Yesterday we made a salad of boiled eggs and potatoes and made this dressing to go with it. The salad BTW was eaten with a platter containing boiled rice, mutton boiled with spices, grated raw mango, mutton stock, raw cucumber sticks and a single large slice of batter fried aubergine.
Boiled egg yolks x6
Olive oil, 7-8 tbsp
Pepper, fresh ground, 2 tsp
Salt, to taste
Chives, chopped, 3 tbsp
Garlic, chopped, 10 cloves
Water, 1 – 2 tbsp per preference for dressing texture
Mix it all well
Mix dressing well with the potatoes and eggs, or whatever else you’re using.
If you don’t have chives, use strong onion instead. You could also use a blend of mustard oil and olive oil to get a similar short of sharpness.
I have this thing for micro greens. They’re easy to grow at home, nutritious, delicious and fun to eat. My favourite are mustard micro greens, for the sharp hits of mustard they release. They’re also great for those of us intermittently fasting, given we need to derive a great deal of satisfaction in a limited eating window, as well as stay away from the carbs for most part.
I also like making meals with lots of little components in there, a bit of this and a bit of that and a dash of this and a splash of that; makes for very interesting and involved eating IMO. These eggs were part of a larger breakfast platter.
These garlicky, scrambled eggs with micro greens aren’t really worth a whole post over, given how easy they are to make. The sole purpose of this post is to say, “See, this is possible”, for some of us who I’ve noticed prefer seeing a positive result and then trying their hand at it; and I so want more of us to adopt micro greens.
Garlic, chopped, fried to golden brown, drained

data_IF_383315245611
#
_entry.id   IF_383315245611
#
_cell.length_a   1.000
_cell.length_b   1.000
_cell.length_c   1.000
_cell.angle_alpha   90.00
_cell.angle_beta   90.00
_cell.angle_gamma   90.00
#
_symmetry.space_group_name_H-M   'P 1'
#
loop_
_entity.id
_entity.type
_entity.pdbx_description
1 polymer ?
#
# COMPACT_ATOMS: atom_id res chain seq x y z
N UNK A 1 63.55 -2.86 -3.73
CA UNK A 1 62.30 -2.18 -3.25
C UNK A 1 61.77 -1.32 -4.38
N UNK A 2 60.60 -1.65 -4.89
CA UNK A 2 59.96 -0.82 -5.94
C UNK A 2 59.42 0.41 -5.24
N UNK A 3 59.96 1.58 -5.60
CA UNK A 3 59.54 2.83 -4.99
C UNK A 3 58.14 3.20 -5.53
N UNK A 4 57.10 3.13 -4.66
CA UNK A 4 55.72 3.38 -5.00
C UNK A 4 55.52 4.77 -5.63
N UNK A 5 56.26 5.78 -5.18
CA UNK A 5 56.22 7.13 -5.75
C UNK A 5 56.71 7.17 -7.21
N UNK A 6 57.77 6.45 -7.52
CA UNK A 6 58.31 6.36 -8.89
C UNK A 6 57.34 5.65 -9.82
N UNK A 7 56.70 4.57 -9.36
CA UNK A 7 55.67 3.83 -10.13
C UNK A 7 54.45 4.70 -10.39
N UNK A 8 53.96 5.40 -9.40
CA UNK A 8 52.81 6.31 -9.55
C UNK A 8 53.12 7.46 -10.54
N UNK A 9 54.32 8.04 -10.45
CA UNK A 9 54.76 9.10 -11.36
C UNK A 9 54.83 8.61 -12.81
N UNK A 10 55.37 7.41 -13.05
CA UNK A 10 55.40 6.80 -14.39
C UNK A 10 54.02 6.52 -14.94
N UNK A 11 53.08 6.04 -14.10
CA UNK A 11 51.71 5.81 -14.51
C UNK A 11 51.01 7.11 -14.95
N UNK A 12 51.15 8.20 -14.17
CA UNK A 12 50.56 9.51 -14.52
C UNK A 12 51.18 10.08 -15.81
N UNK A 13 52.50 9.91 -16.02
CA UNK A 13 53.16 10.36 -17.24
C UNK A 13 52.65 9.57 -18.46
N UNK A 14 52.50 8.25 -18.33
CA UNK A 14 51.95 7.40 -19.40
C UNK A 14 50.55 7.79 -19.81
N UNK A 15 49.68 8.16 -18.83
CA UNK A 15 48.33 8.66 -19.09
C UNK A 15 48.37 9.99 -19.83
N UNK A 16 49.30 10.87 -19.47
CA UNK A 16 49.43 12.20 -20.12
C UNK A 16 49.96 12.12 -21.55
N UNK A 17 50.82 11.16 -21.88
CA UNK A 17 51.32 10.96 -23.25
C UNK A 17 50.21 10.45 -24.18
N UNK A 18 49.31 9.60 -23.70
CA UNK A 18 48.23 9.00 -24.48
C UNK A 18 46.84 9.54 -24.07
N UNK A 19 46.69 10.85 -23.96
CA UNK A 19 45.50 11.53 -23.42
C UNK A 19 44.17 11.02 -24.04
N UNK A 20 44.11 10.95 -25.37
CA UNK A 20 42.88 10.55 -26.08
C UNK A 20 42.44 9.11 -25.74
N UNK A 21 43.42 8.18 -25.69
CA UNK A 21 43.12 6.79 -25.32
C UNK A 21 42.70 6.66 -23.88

Micro greens, snipped from mid-stem, washed, drained
Salt and pepper to taste
Butter to cook
Heat butter on a gentle flame until it’s just beginning to separate.
Add beaten eggs and using a spatula or spoon, stir, and keep stirring until the eggs begin to clump together.
Season with salt and pepper and continue stirring. Remember to take them off the heat when they’re a little moist. If that isn’t the way you usually eat your scrambled eggs, try a spoon at this point, just to see how it tastes. :)
Take off the heat, mix in or top with micro greens and the crunchy, toasted garlic.
Serve hot on toast or as part of a breakfast platter.
Beat the eggs until they’re smooth, but not until they’re nothing but foam.
Use as much or as little garlic as you like. We love garlic as a family.
I prefer seasoning my eggs later and not adding salt to the beaten egg mixture. Your call.
This is a great way to get greens into your kids. Doesn’t look like a salad at all.
I had some minced fish in the fridge as a result of thoroughly scraping a carcass, and we used it as part of a dinner spread for the three of us.